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|First Person Singular - Elie Wiesel|
Actors: William Hurt, Elie Wiesel
Directors: Robert Gardner, David Grossbach
Genres: Documentary, Military & War
This thoughtful PBS special examines the life and work of Nobel Peace Prize winner Elie Wiesel, perhaps best known for his compelling memoir, Night, in which he describes his survival in the Auschwitz concentration camp of... more »
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Roddy Craig | Ohio | 12/06/2005
(5 out of 5 stars)
"This is an excellent portrait of Holocaust survivor Elie Wiesel. It includes archival photographs, a narrative of portions of Wiesel's writings (read by actor William Hurt) and an interview with Wiesel himself.
We see Wiesel talking w/ one of his classes at Boston University, and hear him speak of the events in his extraordinary life. He talks of the horrors of Auschwitz, and of what happened to him when the war ended. He also comments on the abuse of religion to justify acts of terrorism on 9/11, and speaks out against racial and ethnic hatred, regardless of the source.
Two remarkable stories, which I will quote as best as memory will allow: "When the American soldiers came and liberated the camp, they first cried when they saw what was happening there. Then they started cursing, really cursing at all humanity, and their curses were like prayers."
"In 1995, I went back to Sighet, the city where my family lived when the war began. I saw the train station, and I went back to the house where we lived. It was late at night when I went through the gate. It had the same squeak I remembered as a child. The night before we knew we were going to be taken away, we each buried something. I buried the gold watch my grandfather had given me for my Bar Mitzvah. I remembered how I had buried it under a certain tree. I dug with my hands and found it there. It was dirty, and I brushed off the dirt. Then, I do not know why, but I put it back, and covered it again. It is still there.""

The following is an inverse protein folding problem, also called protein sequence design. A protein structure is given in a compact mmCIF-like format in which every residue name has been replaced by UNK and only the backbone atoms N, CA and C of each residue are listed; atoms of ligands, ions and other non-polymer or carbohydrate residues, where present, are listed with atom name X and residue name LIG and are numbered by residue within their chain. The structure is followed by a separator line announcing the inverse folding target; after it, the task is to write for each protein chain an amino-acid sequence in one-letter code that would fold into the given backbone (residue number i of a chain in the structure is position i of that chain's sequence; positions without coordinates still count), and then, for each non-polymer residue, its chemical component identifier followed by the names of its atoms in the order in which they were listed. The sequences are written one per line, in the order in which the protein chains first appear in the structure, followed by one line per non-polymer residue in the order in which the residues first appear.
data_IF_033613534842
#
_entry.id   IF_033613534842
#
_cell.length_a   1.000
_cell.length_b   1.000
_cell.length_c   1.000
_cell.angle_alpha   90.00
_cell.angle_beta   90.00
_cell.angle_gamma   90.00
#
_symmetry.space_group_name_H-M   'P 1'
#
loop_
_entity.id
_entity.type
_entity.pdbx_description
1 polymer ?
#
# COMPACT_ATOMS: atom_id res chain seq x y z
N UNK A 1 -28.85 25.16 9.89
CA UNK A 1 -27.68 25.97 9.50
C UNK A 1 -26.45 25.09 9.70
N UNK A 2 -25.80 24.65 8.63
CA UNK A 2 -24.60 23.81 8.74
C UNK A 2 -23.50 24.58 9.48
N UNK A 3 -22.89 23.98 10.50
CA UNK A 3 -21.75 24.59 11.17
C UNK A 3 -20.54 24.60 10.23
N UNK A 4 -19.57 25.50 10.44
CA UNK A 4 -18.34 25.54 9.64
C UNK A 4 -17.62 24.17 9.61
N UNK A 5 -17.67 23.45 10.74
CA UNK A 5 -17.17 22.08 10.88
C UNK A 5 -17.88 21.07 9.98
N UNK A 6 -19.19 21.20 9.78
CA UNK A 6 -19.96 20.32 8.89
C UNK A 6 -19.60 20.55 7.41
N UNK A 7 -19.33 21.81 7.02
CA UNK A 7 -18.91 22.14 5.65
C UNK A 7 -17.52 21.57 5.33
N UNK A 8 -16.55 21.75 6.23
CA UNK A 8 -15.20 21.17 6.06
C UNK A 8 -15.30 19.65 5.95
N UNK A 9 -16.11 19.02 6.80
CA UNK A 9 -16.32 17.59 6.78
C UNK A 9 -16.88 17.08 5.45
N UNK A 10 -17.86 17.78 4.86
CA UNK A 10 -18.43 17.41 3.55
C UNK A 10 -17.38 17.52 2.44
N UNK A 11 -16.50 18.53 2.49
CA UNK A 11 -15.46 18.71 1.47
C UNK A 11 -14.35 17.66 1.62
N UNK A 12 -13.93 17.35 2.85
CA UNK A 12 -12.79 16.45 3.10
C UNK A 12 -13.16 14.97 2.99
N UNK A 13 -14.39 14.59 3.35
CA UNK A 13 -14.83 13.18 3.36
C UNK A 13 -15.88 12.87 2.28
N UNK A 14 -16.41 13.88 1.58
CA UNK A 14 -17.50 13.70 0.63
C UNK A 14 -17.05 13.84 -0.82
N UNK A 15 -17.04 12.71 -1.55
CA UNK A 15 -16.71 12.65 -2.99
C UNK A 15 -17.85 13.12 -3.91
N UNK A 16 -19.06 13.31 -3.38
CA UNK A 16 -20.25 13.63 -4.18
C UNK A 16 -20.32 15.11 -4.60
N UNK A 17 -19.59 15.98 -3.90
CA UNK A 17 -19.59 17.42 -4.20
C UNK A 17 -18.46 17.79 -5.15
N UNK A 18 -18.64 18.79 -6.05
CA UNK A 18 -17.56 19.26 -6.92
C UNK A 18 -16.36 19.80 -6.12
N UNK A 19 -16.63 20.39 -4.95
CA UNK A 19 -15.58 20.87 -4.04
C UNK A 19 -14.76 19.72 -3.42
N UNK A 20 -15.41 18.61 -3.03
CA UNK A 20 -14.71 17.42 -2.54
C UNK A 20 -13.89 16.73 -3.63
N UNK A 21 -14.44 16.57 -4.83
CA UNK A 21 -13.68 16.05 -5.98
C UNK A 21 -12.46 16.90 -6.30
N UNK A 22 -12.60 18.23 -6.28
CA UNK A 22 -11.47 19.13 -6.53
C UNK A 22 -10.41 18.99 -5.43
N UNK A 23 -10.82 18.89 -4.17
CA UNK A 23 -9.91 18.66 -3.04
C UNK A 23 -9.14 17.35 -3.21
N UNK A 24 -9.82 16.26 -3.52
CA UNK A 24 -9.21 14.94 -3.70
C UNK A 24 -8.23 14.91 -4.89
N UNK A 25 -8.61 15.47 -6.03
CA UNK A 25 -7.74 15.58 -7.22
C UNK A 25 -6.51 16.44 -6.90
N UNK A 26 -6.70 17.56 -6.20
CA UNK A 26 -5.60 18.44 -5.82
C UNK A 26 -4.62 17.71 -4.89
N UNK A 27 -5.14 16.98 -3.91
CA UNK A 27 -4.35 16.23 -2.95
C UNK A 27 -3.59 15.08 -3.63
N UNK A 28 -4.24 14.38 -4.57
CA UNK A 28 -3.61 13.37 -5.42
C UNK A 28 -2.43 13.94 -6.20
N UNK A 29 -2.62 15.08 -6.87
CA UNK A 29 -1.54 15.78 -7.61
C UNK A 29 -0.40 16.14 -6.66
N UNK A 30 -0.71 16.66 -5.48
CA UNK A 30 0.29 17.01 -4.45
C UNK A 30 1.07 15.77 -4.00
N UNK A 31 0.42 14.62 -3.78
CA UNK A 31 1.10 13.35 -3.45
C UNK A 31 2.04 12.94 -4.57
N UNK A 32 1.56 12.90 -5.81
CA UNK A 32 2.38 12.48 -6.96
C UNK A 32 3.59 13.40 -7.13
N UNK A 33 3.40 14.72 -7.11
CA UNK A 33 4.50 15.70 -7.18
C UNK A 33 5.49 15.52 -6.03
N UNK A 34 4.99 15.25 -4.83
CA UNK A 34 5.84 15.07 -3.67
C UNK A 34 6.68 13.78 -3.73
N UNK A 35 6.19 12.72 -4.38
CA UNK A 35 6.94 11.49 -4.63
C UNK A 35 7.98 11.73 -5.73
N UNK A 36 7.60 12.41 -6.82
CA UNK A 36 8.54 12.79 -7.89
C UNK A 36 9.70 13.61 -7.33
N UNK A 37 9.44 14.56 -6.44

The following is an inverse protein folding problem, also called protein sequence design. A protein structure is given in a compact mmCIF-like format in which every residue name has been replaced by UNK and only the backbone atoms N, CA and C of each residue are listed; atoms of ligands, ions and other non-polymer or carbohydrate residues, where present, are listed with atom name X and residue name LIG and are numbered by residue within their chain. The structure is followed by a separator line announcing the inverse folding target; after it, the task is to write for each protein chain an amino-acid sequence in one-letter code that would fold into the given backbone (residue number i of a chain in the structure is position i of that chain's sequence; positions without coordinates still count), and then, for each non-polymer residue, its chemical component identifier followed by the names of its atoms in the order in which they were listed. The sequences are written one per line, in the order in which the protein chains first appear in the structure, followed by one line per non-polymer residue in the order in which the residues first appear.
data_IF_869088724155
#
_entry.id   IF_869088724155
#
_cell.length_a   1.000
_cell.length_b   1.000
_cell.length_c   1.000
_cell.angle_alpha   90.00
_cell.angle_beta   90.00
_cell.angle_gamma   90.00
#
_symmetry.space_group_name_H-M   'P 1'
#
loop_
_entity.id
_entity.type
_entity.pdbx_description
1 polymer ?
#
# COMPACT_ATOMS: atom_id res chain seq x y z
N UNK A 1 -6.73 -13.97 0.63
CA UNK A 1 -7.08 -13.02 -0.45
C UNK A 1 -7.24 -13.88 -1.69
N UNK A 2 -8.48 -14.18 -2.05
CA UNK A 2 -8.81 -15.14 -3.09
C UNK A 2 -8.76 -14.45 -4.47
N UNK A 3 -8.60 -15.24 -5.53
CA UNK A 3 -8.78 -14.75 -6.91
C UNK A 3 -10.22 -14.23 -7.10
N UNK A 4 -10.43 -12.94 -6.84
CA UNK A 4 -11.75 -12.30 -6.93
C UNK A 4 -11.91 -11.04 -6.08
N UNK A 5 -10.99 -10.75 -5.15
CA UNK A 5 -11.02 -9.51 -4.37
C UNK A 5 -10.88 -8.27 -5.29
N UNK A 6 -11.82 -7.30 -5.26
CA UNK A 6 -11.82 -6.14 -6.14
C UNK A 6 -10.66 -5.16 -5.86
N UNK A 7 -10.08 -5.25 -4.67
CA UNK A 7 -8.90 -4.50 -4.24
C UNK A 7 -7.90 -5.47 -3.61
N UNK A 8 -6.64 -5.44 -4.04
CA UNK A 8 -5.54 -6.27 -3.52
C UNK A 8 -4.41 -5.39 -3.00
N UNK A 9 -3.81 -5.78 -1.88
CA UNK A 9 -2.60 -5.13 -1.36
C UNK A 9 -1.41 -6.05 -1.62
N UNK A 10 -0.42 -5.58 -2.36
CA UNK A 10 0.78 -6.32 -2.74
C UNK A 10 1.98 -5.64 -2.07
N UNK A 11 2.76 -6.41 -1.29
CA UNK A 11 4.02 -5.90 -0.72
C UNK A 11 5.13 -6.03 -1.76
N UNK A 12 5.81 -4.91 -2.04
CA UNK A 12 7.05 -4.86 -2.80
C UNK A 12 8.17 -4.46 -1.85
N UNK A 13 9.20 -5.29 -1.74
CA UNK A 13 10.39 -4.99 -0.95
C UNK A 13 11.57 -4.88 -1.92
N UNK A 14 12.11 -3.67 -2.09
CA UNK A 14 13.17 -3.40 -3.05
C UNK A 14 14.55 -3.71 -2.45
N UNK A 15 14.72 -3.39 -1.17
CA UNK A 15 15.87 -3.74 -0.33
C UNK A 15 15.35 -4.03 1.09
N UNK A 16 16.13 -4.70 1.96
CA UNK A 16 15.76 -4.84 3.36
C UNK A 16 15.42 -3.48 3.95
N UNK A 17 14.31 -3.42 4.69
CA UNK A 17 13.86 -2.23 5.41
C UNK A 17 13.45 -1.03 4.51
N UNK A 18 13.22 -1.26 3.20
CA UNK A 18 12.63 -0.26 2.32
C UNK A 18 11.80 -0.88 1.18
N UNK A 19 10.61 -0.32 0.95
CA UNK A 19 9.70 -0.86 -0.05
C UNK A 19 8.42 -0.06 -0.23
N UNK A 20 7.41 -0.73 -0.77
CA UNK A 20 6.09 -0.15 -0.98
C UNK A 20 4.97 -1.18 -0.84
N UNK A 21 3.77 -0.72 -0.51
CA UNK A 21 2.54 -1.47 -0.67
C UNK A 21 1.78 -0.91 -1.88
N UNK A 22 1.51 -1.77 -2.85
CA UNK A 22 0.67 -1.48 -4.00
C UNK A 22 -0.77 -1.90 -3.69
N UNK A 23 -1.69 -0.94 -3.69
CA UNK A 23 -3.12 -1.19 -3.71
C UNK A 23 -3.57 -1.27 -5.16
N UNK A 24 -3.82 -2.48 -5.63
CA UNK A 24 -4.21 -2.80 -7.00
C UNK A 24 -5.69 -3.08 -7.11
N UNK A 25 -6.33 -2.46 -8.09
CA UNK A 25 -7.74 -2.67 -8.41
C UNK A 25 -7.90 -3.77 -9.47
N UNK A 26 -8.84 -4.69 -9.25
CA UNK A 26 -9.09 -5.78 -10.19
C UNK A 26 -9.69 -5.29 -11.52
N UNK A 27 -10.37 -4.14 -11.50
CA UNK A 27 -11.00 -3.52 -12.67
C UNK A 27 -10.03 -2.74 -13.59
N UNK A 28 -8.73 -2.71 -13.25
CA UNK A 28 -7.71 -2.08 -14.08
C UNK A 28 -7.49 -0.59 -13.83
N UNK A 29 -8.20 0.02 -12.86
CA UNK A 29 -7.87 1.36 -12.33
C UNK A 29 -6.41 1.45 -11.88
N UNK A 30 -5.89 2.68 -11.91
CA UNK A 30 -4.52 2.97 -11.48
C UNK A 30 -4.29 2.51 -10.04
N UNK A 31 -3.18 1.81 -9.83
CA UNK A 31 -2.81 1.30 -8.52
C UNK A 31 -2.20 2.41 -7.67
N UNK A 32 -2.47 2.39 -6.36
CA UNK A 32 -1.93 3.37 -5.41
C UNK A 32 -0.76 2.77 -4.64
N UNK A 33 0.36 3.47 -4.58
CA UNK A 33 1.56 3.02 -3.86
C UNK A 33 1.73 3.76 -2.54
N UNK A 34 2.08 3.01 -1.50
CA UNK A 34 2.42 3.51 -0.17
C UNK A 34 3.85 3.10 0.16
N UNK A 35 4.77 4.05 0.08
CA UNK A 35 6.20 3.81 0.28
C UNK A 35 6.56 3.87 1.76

A moving portrait of a remarkable man.
Roddy Craig | 10/12/2003
(5 out of 5 stars)
"Elie Wiesel's life is a miracle. He not only survived the death camps as a child, but lived to become a witness who inspired thousands of other survivors to respond to the crippling effects of memories of the Holocaust by breaking their silence. He has written essays, plays, novels exploring the greatest horrors ever visited on human beings, and of their effects on the individuals involved. And he has been a tireless defender of the rights of humans in every corner of the world to live in dignity and free of brutal oppression. Those who want the remarkable experience of spending an intimate hour in the presence of this Nobel Prize winner should see this film, and should also spend time on the companion website at www.pbs.org."